Public authorities in line for reform

A third leg of Cayman’s public finance management reform dealing with public authorities is in the works.

Public authority reform will create legislative control and financial accountability for statutory authorities and government companies such as Cayman Airways and the Turtle Farm.

Not yet drafted, the Public Authorities Bill would join the Public Management Finance Law and the Public Personnel Management Law as the third element of Cayman’s Financial Management Initiative.

Deputy Financial Secretary Peter Gough outlined the Public Authorities Reform at the recent Caribbean Regional Technical Assistance Centre workshop held here last month for delegates from 20 Caribbean countries.

Mr. Gough said a Public Authorities Law would make authorities and government companies fiscally responsible.

The proposed legislation would be overarching in nature, meaning it would take precedence over individual statutory authority laws.

In a sense, the legislation would force each authority or company to operate as a separate and economically feasible entity.

There will be no more grants or subsidies to those entities from Government.

‘Their losses will count against government,’ Mr. Gough said. ‘You can’t leave them out there making loses.’

Should an authority or Government company lose money, Mr. Gough said it would have to receive an equity injection, which would carry over on their balance sheet just like in private sector accounting.

Consistently poor performing entities would either have to find ways to change the bottom line or face possible elimination, Mr. Gough said.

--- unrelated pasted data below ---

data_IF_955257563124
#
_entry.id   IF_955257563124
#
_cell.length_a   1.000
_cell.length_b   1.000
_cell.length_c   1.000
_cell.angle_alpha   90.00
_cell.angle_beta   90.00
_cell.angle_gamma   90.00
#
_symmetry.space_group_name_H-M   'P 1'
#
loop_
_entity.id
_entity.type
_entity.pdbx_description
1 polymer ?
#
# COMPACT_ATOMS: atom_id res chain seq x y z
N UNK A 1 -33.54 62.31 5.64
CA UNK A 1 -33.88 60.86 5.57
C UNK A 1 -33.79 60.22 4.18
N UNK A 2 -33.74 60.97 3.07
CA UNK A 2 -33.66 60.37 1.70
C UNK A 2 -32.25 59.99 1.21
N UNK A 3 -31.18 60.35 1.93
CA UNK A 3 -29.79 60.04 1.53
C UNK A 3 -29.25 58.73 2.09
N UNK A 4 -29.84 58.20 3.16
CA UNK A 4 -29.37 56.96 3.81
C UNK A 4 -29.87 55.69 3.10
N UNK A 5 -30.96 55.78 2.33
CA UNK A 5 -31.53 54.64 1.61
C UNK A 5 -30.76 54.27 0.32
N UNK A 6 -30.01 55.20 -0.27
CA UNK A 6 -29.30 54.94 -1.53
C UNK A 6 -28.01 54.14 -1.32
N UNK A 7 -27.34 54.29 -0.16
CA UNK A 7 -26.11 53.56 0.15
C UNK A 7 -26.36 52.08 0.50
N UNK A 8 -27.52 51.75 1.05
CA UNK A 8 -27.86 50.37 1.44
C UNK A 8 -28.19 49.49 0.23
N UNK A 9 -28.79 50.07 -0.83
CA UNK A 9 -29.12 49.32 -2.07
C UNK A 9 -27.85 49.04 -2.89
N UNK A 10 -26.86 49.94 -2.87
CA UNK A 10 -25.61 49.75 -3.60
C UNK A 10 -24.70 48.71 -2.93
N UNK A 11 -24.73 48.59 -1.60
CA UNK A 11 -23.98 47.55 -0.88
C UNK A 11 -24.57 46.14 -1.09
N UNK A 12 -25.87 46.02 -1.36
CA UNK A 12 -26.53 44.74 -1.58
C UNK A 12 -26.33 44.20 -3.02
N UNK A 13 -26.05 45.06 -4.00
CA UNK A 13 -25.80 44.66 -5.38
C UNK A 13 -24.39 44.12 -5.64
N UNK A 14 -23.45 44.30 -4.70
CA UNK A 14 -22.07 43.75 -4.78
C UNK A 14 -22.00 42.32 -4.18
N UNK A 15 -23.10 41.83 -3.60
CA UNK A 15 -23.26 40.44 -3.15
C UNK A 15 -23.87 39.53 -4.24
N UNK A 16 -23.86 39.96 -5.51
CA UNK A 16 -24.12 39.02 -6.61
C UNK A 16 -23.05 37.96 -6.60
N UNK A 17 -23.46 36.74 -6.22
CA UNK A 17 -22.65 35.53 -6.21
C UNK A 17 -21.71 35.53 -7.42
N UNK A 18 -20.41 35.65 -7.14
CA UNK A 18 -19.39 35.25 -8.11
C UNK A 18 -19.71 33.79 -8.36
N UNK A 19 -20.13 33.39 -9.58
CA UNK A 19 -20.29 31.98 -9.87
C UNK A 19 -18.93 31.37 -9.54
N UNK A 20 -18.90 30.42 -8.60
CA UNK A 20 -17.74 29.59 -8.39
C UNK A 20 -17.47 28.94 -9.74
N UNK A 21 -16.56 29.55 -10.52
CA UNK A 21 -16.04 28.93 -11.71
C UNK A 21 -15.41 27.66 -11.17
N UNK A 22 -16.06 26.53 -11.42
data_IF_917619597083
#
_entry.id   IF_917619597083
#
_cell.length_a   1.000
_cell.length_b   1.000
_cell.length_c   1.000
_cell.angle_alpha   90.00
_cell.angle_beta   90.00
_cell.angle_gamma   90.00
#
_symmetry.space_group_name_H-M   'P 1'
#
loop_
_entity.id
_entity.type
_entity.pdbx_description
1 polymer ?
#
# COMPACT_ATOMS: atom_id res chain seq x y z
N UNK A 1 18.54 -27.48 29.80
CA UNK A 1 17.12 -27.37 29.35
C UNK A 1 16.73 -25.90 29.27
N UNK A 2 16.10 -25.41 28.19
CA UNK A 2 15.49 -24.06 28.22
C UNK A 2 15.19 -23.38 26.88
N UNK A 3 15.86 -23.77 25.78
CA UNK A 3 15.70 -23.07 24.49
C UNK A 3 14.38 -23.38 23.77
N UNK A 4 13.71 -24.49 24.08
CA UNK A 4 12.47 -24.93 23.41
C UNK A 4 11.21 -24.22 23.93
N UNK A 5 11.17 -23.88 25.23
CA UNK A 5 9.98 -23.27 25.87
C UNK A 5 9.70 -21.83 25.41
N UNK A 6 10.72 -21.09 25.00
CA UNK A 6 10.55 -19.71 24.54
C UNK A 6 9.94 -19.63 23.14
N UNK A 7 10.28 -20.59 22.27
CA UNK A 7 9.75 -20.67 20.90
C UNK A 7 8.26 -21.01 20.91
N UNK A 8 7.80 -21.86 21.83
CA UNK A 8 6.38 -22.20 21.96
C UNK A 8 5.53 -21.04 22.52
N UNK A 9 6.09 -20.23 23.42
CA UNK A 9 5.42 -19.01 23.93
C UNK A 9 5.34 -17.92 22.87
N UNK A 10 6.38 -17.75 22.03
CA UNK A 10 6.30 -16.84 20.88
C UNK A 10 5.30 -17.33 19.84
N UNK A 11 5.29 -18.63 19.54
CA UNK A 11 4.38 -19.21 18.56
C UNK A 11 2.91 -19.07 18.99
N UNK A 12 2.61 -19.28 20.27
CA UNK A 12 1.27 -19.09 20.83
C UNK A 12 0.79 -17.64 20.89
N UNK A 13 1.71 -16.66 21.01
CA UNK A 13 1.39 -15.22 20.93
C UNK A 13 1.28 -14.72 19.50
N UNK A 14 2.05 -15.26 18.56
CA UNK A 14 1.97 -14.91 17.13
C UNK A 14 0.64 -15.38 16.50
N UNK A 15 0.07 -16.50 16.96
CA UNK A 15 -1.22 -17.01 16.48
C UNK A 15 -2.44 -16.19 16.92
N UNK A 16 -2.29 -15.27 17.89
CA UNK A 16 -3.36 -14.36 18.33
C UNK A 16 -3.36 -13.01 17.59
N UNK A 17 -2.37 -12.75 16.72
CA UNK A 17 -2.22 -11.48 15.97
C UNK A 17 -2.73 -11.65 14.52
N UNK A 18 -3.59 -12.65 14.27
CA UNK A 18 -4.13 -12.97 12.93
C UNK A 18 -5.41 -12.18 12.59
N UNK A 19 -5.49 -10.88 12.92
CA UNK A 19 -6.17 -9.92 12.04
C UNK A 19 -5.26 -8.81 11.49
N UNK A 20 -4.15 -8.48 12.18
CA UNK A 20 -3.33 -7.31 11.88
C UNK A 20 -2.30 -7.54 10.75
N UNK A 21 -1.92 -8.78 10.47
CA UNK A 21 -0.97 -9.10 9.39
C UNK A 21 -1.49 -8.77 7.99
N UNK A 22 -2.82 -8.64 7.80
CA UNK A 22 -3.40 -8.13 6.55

As with the general focus of the FMI, the Public Authorities Law force statutory authorities and government companies to be output driven.

Purchase agreements would have to be signed yearly with government detailing the terms and conditions of the output.

For authorities that serve mainly in a regulatory capacity, the Public Authorities Law will primarily serve as an umbrella law to put some governance around those entities.

One key point addressed by the Public Authorities Bill will deal with who can sit on the boards of statutory authorities.

Under the provisions of the proposed bill, Cabinet ministers and members of the Legislative Assembly cannot sit on boards.

Civil servants could not serve as chairman of any board, and there would be no remuneration for civil servants who sit on boards.

There would also be specifications of skills and experience for board members, and the maximum term for sitting on a board would be four years.

Mr. Gough expects some of the proposals to meet with resistance.

‘There will no doubt be debate on some of this,’ he said.

Leader of Government Business Kurt Tibbetts said he was a proponent of idea.

‘The policy of this government is, as far as possible, not to have ministers or members on these boards or chairing these boards,’ he said.

Mr. Gough indicated that it is hoped the necessary bill would be drafted and enacted sometime this year.

Photo caption:

Peter Gough

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